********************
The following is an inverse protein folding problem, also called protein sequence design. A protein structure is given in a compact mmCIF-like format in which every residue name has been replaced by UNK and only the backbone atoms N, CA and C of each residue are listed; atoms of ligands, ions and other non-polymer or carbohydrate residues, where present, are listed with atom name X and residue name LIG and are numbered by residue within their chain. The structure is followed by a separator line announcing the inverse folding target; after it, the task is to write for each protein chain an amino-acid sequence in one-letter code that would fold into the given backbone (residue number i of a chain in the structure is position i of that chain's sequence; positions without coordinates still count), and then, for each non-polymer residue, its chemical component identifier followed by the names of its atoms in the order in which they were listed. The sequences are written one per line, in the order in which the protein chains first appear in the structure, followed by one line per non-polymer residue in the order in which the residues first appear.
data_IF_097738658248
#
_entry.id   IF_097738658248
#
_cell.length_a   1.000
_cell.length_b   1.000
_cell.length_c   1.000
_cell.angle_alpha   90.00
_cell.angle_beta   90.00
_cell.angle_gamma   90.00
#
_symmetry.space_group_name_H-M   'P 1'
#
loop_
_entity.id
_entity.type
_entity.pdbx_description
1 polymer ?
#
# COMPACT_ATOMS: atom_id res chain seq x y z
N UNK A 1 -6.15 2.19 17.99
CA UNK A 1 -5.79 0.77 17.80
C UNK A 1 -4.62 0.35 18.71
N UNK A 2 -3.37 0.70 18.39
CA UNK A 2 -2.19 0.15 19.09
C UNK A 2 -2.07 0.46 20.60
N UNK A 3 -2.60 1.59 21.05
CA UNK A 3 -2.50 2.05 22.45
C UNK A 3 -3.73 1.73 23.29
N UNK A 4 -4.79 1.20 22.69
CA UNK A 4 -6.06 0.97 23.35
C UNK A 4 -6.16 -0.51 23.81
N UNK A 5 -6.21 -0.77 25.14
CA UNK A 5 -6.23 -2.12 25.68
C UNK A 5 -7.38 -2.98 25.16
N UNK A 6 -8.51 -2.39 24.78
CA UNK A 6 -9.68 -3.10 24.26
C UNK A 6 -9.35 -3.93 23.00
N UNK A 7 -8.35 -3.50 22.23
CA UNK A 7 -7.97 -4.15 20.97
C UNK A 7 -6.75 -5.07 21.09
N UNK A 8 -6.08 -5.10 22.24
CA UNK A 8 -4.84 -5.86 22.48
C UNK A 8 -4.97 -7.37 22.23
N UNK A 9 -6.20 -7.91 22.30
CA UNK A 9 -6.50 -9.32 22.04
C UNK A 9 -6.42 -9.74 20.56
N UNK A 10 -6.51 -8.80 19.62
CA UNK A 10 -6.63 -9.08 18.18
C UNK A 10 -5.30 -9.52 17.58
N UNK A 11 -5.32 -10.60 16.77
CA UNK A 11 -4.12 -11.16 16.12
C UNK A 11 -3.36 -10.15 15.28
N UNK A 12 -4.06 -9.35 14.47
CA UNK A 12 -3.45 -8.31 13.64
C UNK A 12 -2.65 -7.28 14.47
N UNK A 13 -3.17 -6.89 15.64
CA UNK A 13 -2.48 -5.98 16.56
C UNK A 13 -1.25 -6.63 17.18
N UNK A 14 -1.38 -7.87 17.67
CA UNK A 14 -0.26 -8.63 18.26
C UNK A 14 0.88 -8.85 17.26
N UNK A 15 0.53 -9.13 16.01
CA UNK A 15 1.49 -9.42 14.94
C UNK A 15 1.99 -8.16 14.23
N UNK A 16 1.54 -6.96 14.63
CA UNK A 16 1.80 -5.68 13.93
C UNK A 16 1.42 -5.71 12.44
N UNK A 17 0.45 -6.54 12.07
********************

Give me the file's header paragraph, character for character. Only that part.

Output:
The following is an inverse protein folding problem, also called protein sequence design. A protein structure is given in a compact mmCIF-like format in which every residue name has been replaced by UNK and only the backbone atoms N, CA and C of each residue are listed; atoms of ligands, ions and other non-polymer or carbohydrate residues, where present, are listed with atom name X and residue name LIG and are numbered by residue within their chain. The structure is followed by a separator line announcing the inverse folding target; after it, the task is to write for each protein chain an amino-acid sequence in one-letter code that would fold into the given backbone (residue number i of a chain in the structure is position i of that chain's sequence; positions without coordinates still count), and then, for each non-polymer residue, its chemical component identifier followed by the names of its atoms in the order in which they were listed. The sequences are written one per line, in the order in which the protein chains first appear in the structure, followed by one line per non-polymer residue in the order in which the residues first appear.